Davis Love will select four captain’s picks to round out Team USA’s Ryder Cup roster next month, and with recent mainstays like Bubba Watson and Rickie Fowler outside of the automatic qualifiers, Love’s choices are getting tougher with each passing event.
At last week’s Travelers Championship, Daniel Berger and Jim Furyk made a significant push for one of Love’s four captain’s picks. Furyk fired the first-ever 58 on the PGA Tour to move to 21st in the Ryder Cup standings while Berger ran out to a 54-hole lead and jumped to 15th in the standings.
And so the debate can stand: Would Love tap Berger or Furyk – or for that matter, Bill Haas, Scott Piercy, etc. – over a group of players like Watson, Fowler Brandt Snedeker and Matt Kuchar with more Ryder Cup qualifying points and experience?
Both Watson and Fowler (as well as Patrick Reed, No. 10 in the standings) will not add to their Ryder Cup point total by playing in the Olympics this week, however, Love noted how those three will fare in the Olympics will have substantial merit in his “unofficial points list.”
“We are going to have to factor in a lot of stuff, including the Olympics,” Love said at the PGA Championship at Baltusrol. “The unofficial points list that’s running in our heads, guys that are really playing well but just don’t have as many starts is going to be a factor…When we look past the top 12, we are probably looking a little farther than people think.” That could include Berger, Furyk, Piercy (13th), Haas (14th), William McGirt (16th) or Kevin Kisner (23rd).
In the scheme of a 12-man team, a captain’s pick functions as a complement to a squad already in place. It could be a player who played well in year’s WGCs and majors or one who is peaking this summer. It could be an experienced Ryder Cupper or simply a player who makes sound analytical sense.
Captain’s picks typically play just three matches. In the seven contests since 2002, only two American captain’s picks played five matches (the maximum). The same number of picks played two matches (a reasonable minimum). With that number in mind, Love can show some analytical creativity. He could consider picking players with strengths that offset his team’s weaknesses, considering more than a quarter of the event is staged in an alternate shot format.
Watson has played three Ryder Cups and is the second-best American in strokes gained tee to green, averaging 1.356, however, his short game is lacking. He’s ranked 112th in strokes gained around the green and 138th in putting this season.
With bombers like Dustin Johnson, Brooks Koepka and J.B. Holmes likely automatically qualifying, Bubba’s pink driver might not be as great an asset to Team USA as it has been in the past. Yes, Hazeltine is long, with three par 5s that reach beyond 600 yards, but where Watson lacks in short game is where some other prospective picks have thrived this year. Below is a chart that shows how each player’s game has stacked up in 2016, according to strokes gained.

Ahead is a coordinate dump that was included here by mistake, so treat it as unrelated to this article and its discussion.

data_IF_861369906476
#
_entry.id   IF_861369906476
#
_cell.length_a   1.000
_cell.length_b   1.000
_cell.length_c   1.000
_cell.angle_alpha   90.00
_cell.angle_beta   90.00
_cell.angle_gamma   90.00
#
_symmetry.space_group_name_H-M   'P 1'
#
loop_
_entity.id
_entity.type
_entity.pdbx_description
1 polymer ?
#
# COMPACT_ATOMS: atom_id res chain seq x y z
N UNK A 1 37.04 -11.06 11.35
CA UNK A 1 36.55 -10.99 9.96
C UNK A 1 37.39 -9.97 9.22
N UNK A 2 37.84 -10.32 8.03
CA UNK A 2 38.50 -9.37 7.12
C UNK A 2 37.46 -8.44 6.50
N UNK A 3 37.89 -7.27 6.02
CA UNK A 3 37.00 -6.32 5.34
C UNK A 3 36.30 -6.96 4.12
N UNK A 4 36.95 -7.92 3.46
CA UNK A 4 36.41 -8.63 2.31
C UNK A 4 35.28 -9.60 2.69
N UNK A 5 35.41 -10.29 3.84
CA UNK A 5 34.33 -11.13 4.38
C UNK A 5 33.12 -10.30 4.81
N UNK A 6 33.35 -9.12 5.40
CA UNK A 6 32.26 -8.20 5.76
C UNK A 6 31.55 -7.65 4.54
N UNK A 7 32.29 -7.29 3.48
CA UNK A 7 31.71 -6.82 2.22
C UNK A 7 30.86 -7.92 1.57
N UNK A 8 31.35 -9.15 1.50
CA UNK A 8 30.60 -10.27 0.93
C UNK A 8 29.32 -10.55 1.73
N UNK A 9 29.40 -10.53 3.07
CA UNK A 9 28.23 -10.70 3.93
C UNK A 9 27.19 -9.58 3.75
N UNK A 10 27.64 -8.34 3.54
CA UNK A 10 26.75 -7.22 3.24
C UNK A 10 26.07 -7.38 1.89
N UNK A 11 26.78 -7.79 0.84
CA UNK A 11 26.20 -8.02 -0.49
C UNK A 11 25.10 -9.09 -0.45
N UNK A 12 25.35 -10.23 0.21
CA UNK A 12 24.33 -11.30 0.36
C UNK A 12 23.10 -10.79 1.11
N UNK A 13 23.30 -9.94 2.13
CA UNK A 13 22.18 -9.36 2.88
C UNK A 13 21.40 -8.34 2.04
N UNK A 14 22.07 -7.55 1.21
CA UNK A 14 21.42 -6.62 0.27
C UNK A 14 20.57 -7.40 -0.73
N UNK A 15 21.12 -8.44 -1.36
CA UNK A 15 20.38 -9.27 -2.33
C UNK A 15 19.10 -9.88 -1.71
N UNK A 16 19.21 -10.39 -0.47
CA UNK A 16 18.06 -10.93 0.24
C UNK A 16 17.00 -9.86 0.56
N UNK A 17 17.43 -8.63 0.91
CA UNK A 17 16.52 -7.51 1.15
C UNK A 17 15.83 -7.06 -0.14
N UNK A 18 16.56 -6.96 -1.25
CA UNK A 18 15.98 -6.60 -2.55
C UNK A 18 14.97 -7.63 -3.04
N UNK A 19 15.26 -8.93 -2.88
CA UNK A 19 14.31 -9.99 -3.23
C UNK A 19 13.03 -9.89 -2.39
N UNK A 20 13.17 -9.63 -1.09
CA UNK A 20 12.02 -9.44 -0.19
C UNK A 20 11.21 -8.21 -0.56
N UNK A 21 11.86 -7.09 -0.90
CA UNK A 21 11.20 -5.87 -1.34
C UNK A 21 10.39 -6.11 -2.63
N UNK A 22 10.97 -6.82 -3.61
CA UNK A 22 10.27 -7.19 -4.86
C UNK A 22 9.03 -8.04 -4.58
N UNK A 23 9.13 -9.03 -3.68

These are season-long numbers that speak to a player’s shot-by-shot value and shouldn’t fluctuate much in this late-season scrum for Ryder Cup points. Looking at the numbers, Fowler and Kuchar are solid all-around players who can reasonably be paired with anyone on the team, and Berger has certainly excelled as a ball-striker and putter.
Despite the data, Love may struggle to use a pick on a Ryder Cup rookie. Back in January, he said: “It’s hard to pick a guy who hasn’t played before. So you have to balance that.”
That sounds like bad news for would-be rookies like Berger and McGirt. Each are sound drivers, good ball-strikers and solid on the greens. They’re both winners on Tour, but are competing with Furyk, Watson, Fowler and Kuchar – none of whom has won this year, but own 17 total Ryder Cups between them. The key question for Love: How good is experience when it hasn’t produced victories? The quartet with “experience” is a combined 17-36-11.
And how valuable is experience when you’re on the official Ryder Cup Task Force? Furyk and Fowler hold seats on the committee, and the other nine members all have defined roles at Hazeltine. Would Love actually leave Fowler aside?
It’s a question that will only gain intrigue with the Olympic competition in Rio this week. And don’t forget the John Deere, where assistant captain Steve Stricker is in the field and has won the event three times. He could stir the pot even more and make Love’s job that much harder.